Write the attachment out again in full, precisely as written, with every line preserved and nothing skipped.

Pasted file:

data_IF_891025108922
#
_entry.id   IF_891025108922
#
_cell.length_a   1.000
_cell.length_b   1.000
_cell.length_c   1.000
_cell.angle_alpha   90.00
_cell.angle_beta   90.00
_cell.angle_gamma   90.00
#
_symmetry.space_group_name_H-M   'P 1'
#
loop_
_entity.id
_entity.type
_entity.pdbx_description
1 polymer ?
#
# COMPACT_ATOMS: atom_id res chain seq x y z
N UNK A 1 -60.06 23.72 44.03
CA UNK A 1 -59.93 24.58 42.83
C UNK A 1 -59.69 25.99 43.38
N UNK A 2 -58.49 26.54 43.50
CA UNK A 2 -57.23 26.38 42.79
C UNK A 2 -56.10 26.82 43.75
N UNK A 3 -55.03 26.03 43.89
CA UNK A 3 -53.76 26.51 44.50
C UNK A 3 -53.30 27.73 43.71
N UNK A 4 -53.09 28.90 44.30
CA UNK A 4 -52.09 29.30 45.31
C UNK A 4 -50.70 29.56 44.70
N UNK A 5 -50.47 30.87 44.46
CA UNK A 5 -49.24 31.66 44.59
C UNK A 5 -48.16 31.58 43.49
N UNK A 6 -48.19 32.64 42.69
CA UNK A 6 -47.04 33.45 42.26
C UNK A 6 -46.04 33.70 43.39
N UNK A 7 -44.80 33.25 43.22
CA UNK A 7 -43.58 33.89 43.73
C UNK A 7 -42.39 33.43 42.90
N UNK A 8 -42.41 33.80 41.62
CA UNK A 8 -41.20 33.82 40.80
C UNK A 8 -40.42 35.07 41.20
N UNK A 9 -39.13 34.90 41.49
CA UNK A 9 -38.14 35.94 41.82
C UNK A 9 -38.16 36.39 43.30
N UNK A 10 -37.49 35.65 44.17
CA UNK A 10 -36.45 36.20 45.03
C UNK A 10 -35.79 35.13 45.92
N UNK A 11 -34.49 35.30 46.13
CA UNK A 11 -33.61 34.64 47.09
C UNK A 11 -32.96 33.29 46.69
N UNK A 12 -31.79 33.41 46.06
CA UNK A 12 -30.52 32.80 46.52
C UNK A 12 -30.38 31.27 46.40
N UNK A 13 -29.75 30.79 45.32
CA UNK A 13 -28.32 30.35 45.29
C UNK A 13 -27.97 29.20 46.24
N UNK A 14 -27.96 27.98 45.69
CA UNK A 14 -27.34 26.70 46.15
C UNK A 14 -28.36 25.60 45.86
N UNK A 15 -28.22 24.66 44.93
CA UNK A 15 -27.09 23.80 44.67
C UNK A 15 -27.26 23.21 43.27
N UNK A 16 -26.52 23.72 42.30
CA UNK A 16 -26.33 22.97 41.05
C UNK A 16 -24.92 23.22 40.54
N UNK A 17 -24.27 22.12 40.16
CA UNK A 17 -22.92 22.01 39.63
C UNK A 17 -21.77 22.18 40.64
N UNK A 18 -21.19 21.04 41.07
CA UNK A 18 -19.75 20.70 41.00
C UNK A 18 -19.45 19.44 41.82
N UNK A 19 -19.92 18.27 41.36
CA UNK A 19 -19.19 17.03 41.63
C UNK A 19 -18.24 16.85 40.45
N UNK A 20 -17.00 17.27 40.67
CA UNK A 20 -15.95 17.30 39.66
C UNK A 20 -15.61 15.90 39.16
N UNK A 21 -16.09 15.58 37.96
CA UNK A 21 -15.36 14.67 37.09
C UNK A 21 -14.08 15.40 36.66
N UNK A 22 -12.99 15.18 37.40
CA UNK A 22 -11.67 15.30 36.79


data_IF_891025108922
#
_entry.id   IF_891025108922
#
_cell.length_a   1.000
_cell.length_b   1.000
_cell.length_c   1.000
_cell.angle_alpha   90.00
_cell.angle_beta   90.00
_cell.angle_gamma   90.00
#
_symmetry.space_group_name_H-M   'P 1'
#
loop_
_entity.id
_entity.type
_entity.pdbx_description
1 polymer ?
#
# COMPACT_ATOMS: atom_id res chain seq x y z
N UNK A 1 -60.06 23.72 44.03
CA UNK A 1 -59.93 24.58 42.83
C UNK A 1 -59.69 25.99 43.38
N UNK A 2 -58.49 26.54 43.50
CA UNK A 2 -57.23 26.38 42.79
C UNK A 2 -56.10 26.82 43.75
N UNK A 3 -55.03 26.03 43.89
CA UNK A 3 -53.76 26.51 44.50
C UNK A 3 -53.30 27.73 43.71
N UNK A 4 -53.09 28.90 44.30
CA UNK A 4 -52.09 29.30 45.31
C UNK A 4 -50.70 29.56 44.70
N UNK A 5 -50.47 30.87 44.46
CA UNK A 5 -49.24 31.66 44.59
C UNK A 5 -48.16 31.58 43.49
N UNK A 6 -48.19 32.64 42.69
CA UNK A 6 -47.04 33.45 42.26
C UNK A 6 -46.04 33.70 43.39
N UNK A 7 -44.80 33.25 43.22
CA UNK A 7 -43.58 33.89 43.73
C UNK A 7 -42.39 33.43 42.90
N UNK A 8 -42.41 33.80 41.62
CA UNK A 8 -41.20 33.82 40.80
C UNK A 8 -40.42 35.07 41.20
N UNK A 9 -39.13 34.90 41.49
CA UNK A 9 -38.14 35.94 41.82
C UNK A 9 -38.16 36.39 43.30
N UNK A 10 -37.49 35.65 44.17
CA UNK A 10 -36.45 36.20 45.03
C UNK A 10 -35.79 35.13 45.92
N UNK A 11 -34.49 35.30 46.13
CA UNK A 11 -33.61 34.64 47.09
C UNK A 11 -32.96 33.29 46.69
N UNK A 12 -31.79 33.41 46.06
CA UNK A 12 -30.52 32.80 46.52
C UNK A 12 -30.38 31.27 46.40
N UNK A 13 -29.75 30.79 45.32
CA UNK A 13 -28.32 30.35 45.29
C UNK A 13 -27.97 29.20 46.24
N UNK A 14 -27.96 27.98 45.69
CA UNK A 14 -27.34 26.70 46.15
C UNK A 14 -28.36 25.60 45.86
N UNK A 15 -28.22 24.66 44.93
CA UNK A 15 -27.09 23.80 44.67
C UNK A 15 -27.26 23.21 43.27
N UNK A 16 -26.52 23.72 42.30
CA UNK A 16 -26.33 22.97 41.05
C UNK A 16 -24.92 23.22 40.54
N UNK A 17 -24.27 22.12 40.16
CA UNK A 17 -22.92 22.01 39.63
C UNK A 17 -21.77 22.18 40.64
N UNK A 18 -21.19 21.04 41.07
CA UNK A 18 -19.75 20.70 41.00
C UNK A 18 -19.45 19.44 41.82
N UNK A 19 -19.92 18.27 41.36
CA UNK A 19 -19.19 17.03 41.63
C UNK A 19 -18.24 16.85 40.45
N UNK A 20 -17.00 17.27 40.67
CA UNK A 20 -15.95 17.30 39.66
C UNK A 20 -15.61 15.90 39.16
N UNK A 21 -16.09 15.58 37.96
CA UNK A 21 -15.36 14.67 37.09
C UNK A 21 -14.08 15.40 36.66
N UNK A 22 -12.99 15.18 37.40
CA UNK A 22 -11.67 15.30 36.79